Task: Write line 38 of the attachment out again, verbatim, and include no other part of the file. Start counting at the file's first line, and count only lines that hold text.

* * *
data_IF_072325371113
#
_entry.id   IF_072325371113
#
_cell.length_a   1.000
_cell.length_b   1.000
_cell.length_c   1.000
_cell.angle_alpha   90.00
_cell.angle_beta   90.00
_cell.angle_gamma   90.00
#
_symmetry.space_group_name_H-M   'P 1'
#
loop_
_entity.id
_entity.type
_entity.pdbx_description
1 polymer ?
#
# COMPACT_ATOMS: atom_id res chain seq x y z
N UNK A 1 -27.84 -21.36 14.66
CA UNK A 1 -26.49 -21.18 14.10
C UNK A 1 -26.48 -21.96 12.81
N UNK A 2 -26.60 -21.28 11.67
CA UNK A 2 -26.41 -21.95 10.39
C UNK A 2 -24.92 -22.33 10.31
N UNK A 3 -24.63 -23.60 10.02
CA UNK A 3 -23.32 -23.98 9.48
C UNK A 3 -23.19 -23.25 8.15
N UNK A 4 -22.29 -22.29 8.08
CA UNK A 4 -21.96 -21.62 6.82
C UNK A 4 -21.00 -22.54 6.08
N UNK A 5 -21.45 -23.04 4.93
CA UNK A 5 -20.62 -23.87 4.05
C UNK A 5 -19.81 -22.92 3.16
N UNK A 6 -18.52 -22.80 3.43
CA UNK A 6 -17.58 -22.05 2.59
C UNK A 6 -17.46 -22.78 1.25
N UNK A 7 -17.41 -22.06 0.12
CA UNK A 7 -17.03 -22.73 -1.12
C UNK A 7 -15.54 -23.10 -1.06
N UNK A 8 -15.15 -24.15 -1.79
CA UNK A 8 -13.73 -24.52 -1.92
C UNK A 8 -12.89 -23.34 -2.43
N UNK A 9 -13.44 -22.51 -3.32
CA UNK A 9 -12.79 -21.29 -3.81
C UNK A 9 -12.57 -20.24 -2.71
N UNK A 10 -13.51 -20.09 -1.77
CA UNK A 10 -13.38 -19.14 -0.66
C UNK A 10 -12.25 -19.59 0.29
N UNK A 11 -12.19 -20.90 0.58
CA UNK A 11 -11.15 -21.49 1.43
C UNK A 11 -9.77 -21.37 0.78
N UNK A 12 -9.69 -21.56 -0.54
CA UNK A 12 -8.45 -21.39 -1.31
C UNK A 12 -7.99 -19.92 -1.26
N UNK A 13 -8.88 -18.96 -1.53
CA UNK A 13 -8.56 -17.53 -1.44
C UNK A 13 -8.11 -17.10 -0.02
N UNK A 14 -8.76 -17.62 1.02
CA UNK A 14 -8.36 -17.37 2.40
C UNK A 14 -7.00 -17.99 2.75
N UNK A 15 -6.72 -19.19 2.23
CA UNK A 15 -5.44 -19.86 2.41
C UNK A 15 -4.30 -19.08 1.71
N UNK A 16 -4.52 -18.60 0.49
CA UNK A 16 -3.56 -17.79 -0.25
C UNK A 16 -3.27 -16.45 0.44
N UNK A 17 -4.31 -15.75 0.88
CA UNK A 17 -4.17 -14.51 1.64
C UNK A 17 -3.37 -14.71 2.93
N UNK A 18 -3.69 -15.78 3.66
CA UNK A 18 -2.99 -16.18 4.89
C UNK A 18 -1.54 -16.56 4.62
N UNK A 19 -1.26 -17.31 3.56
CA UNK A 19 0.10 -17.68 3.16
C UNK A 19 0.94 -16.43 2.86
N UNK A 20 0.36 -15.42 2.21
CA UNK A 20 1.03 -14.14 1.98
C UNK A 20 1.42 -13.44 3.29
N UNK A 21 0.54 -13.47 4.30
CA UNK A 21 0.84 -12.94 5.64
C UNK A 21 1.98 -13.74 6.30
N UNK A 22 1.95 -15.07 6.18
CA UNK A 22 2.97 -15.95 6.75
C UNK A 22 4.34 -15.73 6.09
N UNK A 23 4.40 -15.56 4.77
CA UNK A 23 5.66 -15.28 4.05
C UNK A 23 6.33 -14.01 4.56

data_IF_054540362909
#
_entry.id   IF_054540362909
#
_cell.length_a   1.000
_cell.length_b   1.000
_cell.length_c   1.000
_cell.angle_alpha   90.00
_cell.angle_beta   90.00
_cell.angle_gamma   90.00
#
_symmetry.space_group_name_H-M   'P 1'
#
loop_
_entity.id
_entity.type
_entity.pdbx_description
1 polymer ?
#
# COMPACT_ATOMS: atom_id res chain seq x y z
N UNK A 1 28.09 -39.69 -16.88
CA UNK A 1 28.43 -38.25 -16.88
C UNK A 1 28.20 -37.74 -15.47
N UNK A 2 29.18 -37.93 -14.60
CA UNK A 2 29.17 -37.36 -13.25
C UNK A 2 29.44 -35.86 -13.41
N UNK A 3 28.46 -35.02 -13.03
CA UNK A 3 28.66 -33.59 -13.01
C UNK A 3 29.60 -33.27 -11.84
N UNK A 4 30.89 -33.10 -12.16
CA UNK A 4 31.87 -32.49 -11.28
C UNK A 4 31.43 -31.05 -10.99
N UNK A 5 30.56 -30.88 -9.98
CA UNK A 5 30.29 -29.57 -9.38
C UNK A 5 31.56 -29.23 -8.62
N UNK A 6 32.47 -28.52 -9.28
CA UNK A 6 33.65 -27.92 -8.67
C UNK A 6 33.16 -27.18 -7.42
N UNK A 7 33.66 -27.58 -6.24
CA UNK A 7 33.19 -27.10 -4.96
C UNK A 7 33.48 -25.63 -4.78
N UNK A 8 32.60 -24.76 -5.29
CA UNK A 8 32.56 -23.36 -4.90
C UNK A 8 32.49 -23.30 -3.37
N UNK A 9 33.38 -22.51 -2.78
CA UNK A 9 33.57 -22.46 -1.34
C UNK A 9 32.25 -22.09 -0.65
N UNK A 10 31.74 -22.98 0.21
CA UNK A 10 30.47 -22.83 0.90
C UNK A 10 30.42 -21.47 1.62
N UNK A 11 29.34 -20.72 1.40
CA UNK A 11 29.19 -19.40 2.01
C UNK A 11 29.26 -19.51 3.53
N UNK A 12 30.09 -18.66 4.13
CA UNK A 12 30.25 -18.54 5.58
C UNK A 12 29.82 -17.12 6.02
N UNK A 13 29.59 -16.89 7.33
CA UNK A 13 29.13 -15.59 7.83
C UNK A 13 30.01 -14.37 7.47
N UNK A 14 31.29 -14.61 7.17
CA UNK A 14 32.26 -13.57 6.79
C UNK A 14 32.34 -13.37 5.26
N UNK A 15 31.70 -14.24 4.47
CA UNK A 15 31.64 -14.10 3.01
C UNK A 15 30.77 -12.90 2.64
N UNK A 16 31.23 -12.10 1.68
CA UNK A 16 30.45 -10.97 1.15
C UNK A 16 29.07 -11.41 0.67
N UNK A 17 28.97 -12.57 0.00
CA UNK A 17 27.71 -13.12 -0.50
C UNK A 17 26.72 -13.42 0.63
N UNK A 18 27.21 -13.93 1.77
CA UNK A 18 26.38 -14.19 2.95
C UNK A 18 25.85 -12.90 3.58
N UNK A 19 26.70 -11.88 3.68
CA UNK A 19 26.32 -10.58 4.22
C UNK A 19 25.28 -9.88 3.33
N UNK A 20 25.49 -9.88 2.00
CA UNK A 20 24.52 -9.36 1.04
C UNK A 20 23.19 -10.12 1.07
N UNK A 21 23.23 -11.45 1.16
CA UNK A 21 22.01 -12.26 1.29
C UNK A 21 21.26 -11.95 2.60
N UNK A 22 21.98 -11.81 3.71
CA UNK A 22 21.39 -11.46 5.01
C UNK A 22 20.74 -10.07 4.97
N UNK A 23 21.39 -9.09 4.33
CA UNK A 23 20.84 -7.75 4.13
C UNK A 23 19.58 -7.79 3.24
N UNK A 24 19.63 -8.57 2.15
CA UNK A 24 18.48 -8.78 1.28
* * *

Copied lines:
C UNK A 6 -17.46 -22.78 1.25